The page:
Years from now, when people look at the bust and boom auto world of the 2010s, they’ll mention three things: The astonishing rebirth of the Big Three, the legitimatization of EVs, and the skyrocketing prices of collector cars. Compared to today, the 1980s – the era when classic car culture was first usurped from nostalgic tinkerers by professional investors and speculators in a big way – looks like tiddlywinks. In 2010, a mint 1969 Porsche 911T was worth around $44,000. Today? Try $93,000. And James Bond’s ride of choice, the 1964 Aston Martin DB5 was worth around $475,000 five years ago. Today, it’s worth $1.5 million.
And while blue-chip classics are now changing hands for what seems like Monopoly money to us mortals, no automaker captures the hearts and dollars of the well-heeled quite like Ferrari, whose most desirable vintage models are coming close to being quite literally worth their weight in gold. But while Ferraris can usually be counted on to be the blockbusters of every auction, there are a number of historic models that can come along to temporarily steal the spotlight from the Prancing Horse. Case in point: This 1956 Jaguar D-Type Works “Long Nose” that’s set to cross the block at RM Sotheby’s auction at the Arizona Biltmore in Phoenix on January 28th.
In 2015, RM Sotheby’s Arizona auction netted $63.7 million, and 2016’s could prove to be just as lucrative. Despite swimming in a sea of vintage Ferraris, Porsches, and Bentleys, the D-Type should be the belle of the ball. As Autoblog points out, the last Works D-Type to cross the auction block came in 2013, when it failed to sell despite a wining bid of $6.3 million. A source at the auction house told Autoblog that this car “is expected to fetch more than $5 million when it crosses the auction podium in January.” Any higher than that, and it’ll become the most expensive D-Type ever sold.
Understanding Jaguar’s sports car lineage is easier than most. The race-bred aluminum-bodied C-Type bowed for 1951, when the “C” stood for competition. Taking that car as a starting point, the company replaced it with the D-Type in 1954. Another competition-focused car, Jaguar managed to sell 16 D-Types (including one famously owned by Steve McQueen) as road cars under the name XKSS, but a fire at the factory destroyed a number of near-completed cars, ending production. Jaguar took the “-Type” suffix largely off the track for the 1961-’75 E-Type, before it went dormant for 38 years or so and was revived for the F-Type.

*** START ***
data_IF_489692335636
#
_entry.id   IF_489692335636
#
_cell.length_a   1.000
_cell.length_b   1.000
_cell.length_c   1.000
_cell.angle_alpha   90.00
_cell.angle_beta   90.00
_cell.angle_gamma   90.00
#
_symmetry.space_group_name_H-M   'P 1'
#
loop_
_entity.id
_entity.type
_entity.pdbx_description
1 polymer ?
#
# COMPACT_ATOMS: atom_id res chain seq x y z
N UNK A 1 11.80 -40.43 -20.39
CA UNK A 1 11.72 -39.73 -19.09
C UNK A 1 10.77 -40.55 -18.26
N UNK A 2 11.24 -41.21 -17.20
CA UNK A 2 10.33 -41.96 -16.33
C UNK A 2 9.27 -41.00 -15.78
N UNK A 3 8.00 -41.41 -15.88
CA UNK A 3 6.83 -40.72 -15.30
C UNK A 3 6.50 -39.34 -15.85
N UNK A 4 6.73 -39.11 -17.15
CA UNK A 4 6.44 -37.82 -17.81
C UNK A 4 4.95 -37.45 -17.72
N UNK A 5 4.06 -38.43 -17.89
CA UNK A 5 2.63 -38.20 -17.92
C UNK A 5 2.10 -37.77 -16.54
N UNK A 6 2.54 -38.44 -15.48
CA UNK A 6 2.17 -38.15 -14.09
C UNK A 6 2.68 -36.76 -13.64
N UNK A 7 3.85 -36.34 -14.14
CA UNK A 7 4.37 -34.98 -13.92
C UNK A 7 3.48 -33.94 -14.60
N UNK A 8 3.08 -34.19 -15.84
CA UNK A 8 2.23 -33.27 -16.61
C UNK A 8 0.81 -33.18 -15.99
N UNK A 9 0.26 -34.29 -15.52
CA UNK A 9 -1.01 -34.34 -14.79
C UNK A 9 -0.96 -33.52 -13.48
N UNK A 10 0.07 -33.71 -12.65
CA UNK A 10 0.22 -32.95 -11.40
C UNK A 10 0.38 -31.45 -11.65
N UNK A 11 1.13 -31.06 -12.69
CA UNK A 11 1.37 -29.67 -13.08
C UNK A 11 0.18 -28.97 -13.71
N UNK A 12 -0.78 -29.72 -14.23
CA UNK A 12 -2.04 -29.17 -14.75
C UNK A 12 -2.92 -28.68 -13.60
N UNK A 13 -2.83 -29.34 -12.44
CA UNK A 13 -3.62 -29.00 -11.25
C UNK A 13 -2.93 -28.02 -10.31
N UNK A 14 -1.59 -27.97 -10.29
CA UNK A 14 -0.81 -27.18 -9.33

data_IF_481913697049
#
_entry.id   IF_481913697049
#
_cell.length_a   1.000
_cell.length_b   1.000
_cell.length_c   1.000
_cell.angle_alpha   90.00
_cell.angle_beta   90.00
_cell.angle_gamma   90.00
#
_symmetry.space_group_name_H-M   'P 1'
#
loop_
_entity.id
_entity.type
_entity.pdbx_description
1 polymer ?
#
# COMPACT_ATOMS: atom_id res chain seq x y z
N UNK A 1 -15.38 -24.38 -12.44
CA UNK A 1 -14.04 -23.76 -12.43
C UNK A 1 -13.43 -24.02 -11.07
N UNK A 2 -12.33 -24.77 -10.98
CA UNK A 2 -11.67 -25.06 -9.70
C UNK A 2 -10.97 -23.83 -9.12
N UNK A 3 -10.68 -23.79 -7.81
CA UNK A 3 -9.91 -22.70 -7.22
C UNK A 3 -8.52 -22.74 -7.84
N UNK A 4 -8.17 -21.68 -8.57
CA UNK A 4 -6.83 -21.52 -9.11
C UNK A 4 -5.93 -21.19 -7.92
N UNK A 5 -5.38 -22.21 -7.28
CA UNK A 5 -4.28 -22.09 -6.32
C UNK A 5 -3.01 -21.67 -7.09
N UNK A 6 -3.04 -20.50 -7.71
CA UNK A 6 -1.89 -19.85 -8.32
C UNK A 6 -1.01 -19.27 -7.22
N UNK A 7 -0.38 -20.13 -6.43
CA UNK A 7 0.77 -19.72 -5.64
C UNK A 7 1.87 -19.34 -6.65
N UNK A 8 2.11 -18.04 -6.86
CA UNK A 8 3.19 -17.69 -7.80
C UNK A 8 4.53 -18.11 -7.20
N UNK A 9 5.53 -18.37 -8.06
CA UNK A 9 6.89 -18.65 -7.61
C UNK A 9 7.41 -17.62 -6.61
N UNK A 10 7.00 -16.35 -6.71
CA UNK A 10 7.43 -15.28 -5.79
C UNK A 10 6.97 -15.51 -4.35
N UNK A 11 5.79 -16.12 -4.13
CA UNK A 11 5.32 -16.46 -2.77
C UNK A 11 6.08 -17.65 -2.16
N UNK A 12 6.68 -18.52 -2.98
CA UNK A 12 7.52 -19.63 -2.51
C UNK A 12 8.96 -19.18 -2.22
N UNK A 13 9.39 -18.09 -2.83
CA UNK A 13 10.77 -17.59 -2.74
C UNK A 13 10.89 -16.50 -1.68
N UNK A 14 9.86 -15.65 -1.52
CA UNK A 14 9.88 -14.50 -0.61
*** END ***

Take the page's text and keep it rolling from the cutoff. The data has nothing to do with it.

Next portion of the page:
So to say the D-Type is a direct ancestor to the modern marvel that is the Jaguar F-Type is an understatement. In its day, the D-Type was one of the fastest, and most advanced sports cars in the world. Its wind-cheating aluminum body is one of the few instances where form and function seem to blend seamlessly. The ’56 that’s up for auction is even more valuable since it’s a factory-backed racer with a complete ownership history.
This Jag, XKD 604 (its chassis number) was one of just six long-nose cars built, and debuted at Silverstone in May 1956. With Lucas mechanical fuel injection and an independent rear axle, it was the most advanced Jaguar raced that year. The company retired it and sold it off to a Scottish racing team after the 1956 season, where it stayed until 1971. It was then sold, underwent a restoration in 1986, imported to the U.S. in 1992, and has been with the present owner since 2004. Recently, it’s been a staple of shows like the 2011 Monterey Motorsports reunion, and the Dana Point Concours d’Elegance.
If you’ve got a few million to burn on a classic car in January and aren’t much of a Ferrari person, then this D-Type Jag could be the car for you. After all, it probably beat its fair share of Ferraris in its day and is a stunning example of just how advanced Jaguar’s race cars were even 60 years ago. Like any big name auto auction of late, Arizona has the potential to be a record-breaker. It’ll be nice to see the big ticket cross the block in a shade other than Rosso Corsa.
Like classics? It’s always Throwback Thursday somewhere.
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